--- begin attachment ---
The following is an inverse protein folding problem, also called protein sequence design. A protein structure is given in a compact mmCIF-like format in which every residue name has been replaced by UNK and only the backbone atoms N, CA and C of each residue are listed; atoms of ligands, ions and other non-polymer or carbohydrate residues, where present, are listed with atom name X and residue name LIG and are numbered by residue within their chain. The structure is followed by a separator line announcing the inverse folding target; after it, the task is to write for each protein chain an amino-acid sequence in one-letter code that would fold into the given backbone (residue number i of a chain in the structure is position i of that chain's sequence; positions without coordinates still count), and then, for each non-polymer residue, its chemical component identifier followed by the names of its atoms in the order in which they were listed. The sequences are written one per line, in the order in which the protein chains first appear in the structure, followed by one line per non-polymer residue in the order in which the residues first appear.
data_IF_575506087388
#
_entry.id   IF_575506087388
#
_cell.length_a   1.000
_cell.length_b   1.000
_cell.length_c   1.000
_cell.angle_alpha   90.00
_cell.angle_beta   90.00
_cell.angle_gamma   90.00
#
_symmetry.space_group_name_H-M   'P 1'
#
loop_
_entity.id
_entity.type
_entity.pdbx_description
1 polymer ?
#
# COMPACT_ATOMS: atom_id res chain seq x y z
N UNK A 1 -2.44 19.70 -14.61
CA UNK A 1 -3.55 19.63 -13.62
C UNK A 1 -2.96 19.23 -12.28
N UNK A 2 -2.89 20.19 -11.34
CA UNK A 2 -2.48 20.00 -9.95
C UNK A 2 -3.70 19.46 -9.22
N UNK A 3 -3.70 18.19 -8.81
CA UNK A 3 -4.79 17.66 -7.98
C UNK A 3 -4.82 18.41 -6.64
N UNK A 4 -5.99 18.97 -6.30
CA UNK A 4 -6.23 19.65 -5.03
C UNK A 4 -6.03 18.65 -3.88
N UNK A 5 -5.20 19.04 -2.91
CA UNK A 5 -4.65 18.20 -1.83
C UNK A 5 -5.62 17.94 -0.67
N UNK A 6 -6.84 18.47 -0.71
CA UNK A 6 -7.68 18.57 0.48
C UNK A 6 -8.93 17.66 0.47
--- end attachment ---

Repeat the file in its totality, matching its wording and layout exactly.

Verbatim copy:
The following is an inverse protein folding problem, also called protein sequence design. A protein structure is given in a compact mmCIF-like format in which every residue name has been replaced by UNK and only the backbone atoms N, CA and C of each residue are listed; atoms of ligands, ions and other non-polymer or carbohydrate residues, where present, are listed with atom name X and residue name LIG and are numbered by residue within their chain. The structure is followed by a separator line announcing the inverse folding target; after it, the task is to write for each protein chain an amino-acid sequence in one-letter code that would fold into the given backbone (residue number i of a chain in the structure is position i of that chain's sequence; positions without coordinates still count), and then, for each non-polymer residue, its chemical component identifier followed by the names of its atoms in the order in which they were listed. The sequences are written one per line, in the order in which the protein chains first appear in the structure, followed by one line per non-polymer residue in the order in which the residues first appear.
data_IF_575506087388
#
_entry.id   IF_575506087388
#
_cell.length_a   1.000
_cell.length_b   1.000
_cell.length_c   1.000
_cell.angle_alpha   90.00
_cell.angle_beta   90.00
_cell.angle_gamma   90.00
#
_symmetry.space_group_name_H-M   'P 1'
#
loop_
_entity.id
_entity.type
_entity.pdbx_description
1 polymer ?
#
# COMPACT_ATOMS: atom_id res chain seq x y z
N UNK A 1 -2.44 19.70 -14.61
CA UNK A 1 -3.55 19.63 -13.62
C UNK A 1 -2.96 19.23 -12.28
N UNK A 2 -2.89 20.19 -11.34
CA UNK A 2 -2.48 20.00 -9.95
C UNK A 2 -3.70 19.46 -9.22
N UNK A 3 -3.70 18.19 -8.81
CA UNK A 3 -4.79 17.66 -7.98
C UNK A 3 -4.82 18.41 -6.64
N UNK A 4 -5.99 18.97 -6.30
CA UNK A 4 -6.23 19.65 -5.03
C UNK A 4 -6.03 18.65 -3.88
N UNK A 5 -5.20 19.04 -2.91
CA UNK A 5 -4.65 18.20 -1.83
C UNK A 5 -5.62 17.94 -0.67
N UNK A 6 -6.84 18.47 -0.71
CA UNK A 6 -7.68 18.57 0.48
C UNK A 6 -8.93 17.66 0.47